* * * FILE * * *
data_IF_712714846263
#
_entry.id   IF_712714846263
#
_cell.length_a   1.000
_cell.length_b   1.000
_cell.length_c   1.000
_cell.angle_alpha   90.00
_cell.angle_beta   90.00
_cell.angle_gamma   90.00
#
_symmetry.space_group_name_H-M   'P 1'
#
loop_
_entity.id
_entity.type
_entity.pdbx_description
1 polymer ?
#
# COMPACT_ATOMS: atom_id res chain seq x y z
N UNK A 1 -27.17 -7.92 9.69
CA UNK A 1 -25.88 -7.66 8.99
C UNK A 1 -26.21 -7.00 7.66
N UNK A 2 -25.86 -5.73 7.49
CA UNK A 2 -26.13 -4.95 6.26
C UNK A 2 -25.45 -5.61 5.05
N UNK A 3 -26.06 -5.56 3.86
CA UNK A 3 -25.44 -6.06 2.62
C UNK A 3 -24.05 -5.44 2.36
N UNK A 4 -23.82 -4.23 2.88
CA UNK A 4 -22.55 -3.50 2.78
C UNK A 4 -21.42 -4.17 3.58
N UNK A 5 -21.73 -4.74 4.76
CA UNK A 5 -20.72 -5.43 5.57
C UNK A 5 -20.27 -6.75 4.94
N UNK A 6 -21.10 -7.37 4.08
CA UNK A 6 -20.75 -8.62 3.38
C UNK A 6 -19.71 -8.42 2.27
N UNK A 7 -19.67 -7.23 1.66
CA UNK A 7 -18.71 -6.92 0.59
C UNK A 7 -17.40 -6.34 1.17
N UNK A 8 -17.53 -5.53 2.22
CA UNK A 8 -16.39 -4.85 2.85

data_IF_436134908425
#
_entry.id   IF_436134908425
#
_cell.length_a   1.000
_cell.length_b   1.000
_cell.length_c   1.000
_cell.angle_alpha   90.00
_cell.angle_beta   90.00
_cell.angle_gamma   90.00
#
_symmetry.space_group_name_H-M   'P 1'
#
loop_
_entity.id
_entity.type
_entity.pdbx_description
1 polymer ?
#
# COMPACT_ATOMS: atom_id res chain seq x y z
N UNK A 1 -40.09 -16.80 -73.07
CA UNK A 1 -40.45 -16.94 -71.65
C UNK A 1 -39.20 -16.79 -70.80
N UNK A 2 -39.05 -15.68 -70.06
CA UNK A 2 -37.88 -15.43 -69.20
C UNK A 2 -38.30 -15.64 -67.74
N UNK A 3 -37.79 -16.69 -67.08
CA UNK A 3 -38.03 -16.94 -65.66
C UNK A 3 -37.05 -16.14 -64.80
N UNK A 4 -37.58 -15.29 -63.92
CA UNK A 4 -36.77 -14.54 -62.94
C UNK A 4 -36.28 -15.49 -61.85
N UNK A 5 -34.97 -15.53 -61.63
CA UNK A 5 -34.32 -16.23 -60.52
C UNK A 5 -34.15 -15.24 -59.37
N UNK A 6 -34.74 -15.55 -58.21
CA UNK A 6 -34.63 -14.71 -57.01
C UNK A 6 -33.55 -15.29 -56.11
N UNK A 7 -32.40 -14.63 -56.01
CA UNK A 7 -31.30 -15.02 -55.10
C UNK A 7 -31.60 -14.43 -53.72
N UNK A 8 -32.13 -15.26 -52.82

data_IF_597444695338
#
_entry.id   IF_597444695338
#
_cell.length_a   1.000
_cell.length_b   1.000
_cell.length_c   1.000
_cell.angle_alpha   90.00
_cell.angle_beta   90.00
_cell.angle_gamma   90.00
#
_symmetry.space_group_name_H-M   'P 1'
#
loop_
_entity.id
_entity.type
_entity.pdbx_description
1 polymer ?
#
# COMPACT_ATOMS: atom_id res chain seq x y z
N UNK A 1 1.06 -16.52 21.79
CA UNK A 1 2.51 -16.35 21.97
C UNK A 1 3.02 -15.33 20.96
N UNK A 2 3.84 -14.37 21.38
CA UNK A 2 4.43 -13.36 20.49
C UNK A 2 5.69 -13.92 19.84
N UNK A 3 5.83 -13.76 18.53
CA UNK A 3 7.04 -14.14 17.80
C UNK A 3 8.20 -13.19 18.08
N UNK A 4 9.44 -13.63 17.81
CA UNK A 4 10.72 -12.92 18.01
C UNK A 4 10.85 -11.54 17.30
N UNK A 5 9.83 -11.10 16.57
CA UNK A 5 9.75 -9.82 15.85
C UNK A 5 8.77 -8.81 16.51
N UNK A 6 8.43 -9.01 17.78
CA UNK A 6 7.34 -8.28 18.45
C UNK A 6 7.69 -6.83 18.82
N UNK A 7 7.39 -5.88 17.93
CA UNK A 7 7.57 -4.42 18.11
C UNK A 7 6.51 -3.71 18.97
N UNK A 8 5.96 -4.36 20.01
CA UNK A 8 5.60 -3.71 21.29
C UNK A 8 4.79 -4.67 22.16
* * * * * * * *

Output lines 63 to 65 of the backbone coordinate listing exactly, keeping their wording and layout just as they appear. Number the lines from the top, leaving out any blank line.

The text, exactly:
# COMPACT_ATOMS: atom_id res chain seq x y z
N UNK A 1 -40.09 -16.80 -73.07
CA UNK A 1 -40.45 -16.94 -71.65